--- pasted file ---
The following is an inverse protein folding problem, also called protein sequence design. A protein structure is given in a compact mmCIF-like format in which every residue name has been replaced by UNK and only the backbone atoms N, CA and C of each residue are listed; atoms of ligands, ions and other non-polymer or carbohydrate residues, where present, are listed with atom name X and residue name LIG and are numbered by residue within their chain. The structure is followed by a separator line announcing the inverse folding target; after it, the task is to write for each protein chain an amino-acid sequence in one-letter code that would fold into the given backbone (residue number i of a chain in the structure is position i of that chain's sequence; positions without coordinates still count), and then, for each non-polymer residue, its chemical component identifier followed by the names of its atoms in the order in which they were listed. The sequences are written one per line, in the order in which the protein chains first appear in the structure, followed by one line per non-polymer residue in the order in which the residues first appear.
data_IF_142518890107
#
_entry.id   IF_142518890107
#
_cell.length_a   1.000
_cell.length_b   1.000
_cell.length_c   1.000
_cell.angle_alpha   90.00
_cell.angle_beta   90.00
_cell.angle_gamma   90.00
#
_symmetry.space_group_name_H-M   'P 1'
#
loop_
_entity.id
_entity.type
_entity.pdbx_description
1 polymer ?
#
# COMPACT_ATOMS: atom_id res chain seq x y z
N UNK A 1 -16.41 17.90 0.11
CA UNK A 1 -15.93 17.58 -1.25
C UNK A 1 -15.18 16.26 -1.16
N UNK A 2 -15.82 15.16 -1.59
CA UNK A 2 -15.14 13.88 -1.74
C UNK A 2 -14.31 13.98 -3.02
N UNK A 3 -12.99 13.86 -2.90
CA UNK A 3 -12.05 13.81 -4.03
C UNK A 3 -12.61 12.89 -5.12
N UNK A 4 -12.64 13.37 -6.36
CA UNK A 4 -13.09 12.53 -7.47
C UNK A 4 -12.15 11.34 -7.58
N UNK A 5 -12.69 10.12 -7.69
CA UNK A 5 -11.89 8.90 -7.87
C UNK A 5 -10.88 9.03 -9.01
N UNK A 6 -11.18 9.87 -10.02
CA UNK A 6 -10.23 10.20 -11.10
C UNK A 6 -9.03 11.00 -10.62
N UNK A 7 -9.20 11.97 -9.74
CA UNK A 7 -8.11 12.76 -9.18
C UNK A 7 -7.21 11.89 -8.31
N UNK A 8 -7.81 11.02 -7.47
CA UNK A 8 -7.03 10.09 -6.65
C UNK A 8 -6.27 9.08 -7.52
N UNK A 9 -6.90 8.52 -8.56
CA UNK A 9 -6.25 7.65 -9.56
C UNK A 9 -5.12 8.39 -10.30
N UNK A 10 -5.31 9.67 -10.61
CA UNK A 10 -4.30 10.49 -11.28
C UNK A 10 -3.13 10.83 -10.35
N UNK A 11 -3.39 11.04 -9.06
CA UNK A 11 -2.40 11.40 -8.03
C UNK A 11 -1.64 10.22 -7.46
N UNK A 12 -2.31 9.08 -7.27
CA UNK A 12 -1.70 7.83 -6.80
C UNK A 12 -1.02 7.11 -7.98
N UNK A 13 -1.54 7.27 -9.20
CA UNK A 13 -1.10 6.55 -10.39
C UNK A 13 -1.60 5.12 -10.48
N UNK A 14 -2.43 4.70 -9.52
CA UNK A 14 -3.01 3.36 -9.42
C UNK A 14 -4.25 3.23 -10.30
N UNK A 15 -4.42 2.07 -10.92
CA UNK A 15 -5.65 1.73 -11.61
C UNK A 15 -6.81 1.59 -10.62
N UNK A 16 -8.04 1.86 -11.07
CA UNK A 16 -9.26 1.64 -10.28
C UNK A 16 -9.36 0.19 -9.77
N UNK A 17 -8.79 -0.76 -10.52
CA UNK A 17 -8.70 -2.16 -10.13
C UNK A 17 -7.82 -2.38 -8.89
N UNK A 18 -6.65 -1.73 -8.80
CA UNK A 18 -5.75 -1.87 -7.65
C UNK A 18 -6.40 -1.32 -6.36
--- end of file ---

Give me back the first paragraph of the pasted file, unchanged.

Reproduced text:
The following is an inverse protein folding problem, also called protein sequence design. A protein structure is given in a compact mmCIF-like format in which every residue name has been replaced by UNK and only the backbone atoms N, CA and C of each residue are listed; atoms of ligands, ions and other non-polymer or carbohydrate residues, where present, are listed with atom name X and residue name LIG and are numbered by residue within their chain. The structure is followed by a separator line announcing the inverse folding target; after it, the task is to write for each protein chain an amino-acid sequence in one-letter code that would fold into the given backbone (residue number i of a chain in the structure is position i of that chain's sequence; positions without coordinates still count), and then, for each non-polymer residue, its chemical component identifier followed by the names of its atoms in the order in which they were listed. The sequences are written one per line, in the order in which the protein chains first appear in the structure, followed by one line per non-polymer residue in the order in which the residues first appear.